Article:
Q: I don’t seem to see you guys talking about warm-up sets very often. Do I need to do any? I’m interested in building the most mass possible.
Q: I’m reading your original X-Rep e-book [The Ultimate Mass Workout], and you have the Ultimate Exercises listed for each muscle. For lats, it’s close-, parallel-grip chins. I have a hard time with chins because I weigh around 220 pounds. Can I do them on the pulldown machine instead?
A: Yes, do them on the pulldown machine for now; however, once you’re strong enough, do the chinup-bar version… [Read more…]
Q: I was reading that because most bodybuilders do a lot of pressing, they shouldn’t do much direct triceps work. I do bench presses and incline presses for chest and overhead presses for shoulders, so isn’t that enough work for my triceps? I’m drug-free, so I don’t want to overtrain them.
A: Two things to consider:
1) MRI studies show that bench presses and overhead presses do hit the triceps, but mostly the medial and lateral heads; in other words, the bulkiest section of the triceps, the big long head, is almost totally neglected. [Read more…]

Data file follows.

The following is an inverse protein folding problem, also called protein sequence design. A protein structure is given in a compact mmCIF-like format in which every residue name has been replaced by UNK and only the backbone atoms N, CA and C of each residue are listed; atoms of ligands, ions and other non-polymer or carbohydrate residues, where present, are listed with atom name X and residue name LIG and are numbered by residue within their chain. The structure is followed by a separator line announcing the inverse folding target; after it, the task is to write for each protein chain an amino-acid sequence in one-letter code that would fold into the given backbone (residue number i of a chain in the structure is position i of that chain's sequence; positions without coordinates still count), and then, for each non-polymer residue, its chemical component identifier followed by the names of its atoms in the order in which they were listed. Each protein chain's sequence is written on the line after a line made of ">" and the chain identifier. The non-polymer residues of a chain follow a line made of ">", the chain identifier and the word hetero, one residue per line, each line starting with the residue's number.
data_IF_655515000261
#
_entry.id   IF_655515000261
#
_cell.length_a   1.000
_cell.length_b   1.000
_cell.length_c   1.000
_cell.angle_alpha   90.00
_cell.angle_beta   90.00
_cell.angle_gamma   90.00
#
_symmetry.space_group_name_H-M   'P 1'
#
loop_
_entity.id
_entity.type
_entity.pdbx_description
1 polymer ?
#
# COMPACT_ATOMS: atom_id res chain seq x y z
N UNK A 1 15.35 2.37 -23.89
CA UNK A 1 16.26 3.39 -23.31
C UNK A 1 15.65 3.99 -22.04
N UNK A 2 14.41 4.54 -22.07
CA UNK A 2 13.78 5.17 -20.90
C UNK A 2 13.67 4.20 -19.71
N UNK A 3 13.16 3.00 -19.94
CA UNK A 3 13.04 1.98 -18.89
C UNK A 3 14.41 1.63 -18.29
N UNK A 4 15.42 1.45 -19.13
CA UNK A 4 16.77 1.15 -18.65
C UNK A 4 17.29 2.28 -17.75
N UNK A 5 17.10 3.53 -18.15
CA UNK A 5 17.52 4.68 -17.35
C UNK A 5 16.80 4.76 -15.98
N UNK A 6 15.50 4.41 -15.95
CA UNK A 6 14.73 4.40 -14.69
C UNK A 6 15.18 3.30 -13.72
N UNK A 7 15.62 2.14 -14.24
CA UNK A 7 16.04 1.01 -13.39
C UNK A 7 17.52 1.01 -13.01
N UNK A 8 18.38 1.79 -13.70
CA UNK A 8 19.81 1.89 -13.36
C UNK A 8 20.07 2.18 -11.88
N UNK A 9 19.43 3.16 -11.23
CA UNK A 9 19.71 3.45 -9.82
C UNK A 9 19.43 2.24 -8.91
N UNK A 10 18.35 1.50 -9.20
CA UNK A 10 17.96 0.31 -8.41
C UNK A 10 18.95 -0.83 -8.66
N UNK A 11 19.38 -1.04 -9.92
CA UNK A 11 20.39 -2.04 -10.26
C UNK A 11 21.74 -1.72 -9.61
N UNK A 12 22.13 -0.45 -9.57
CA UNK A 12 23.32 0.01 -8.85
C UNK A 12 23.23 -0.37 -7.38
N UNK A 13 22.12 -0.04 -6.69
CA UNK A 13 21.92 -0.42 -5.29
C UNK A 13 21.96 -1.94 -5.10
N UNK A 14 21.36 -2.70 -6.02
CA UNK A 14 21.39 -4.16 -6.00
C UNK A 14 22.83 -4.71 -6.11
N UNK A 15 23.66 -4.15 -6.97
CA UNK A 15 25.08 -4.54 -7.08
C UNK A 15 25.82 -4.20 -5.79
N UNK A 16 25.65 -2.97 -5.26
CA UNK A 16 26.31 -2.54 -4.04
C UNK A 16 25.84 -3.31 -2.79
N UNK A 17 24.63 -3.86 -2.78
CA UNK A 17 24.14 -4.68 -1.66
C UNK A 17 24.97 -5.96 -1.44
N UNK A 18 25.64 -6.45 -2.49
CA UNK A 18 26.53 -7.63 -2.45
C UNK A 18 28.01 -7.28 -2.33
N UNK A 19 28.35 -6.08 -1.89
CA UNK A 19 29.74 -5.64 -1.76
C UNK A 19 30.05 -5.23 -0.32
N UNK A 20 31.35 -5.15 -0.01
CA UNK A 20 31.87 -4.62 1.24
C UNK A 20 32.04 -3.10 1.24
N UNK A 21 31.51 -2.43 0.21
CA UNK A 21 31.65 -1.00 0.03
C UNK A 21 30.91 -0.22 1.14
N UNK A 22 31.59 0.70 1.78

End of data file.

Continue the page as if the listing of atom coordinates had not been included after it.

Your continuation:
Q: It seems like every month I have to miss a few workouts because of life, like business trips, family stuff, etc. If I know I’m going to miss like a chest and back workout, should I just add those bodyparts to my last workout? Or should I skip and pick up with that workout when I’m able to? The add-on idea is appealing, but I don’t feel like I do the muscle group justice unless I train it with all three Positions of Flexion. But then the workout is too long and I feel overtrained. What should I do to make up for missing workouts?
A: Even if you’re only going to miss one workout, you’re going to feel as if you’re shrinking in those areas if you don’t work them… [Read more…]
Q: I’m reading the Beyond X-Rep Muscle Building e-book, and I noticed that you have a section on X-centric training. But it’s not the same as what you describe in my X-centric Mass Workout e-book. Is one better than the other?
A: X-centric is our X-Rep vernacular for eccentric, which is the negative stroke of an exercise; that is, the lowering of a weight, like the downward portion of a bench press. [Read more…]
Q: I’ve recently had to cut back my workouts to three days a week and was looking back through many of the X-Rep e-books. I came across the Mass F/X program in 3D Muscle Building that looks fantastic. Just what I’m looking for. But I would like to use TORQ instead of the drop sets and rest/pause on tension-time days. Will that be too much work?
Q: You’ve said high-rep leg work can increase testosterone. Will the first high-rep set on each exercise in the Anabolic Reload STX workouts boost T even more?
A: It appears that reason high-rep leg work boosts testosterone is due to heavy breathing, big-muscle stimulation, growth-fiber activation, and muscle burn… [Read more…]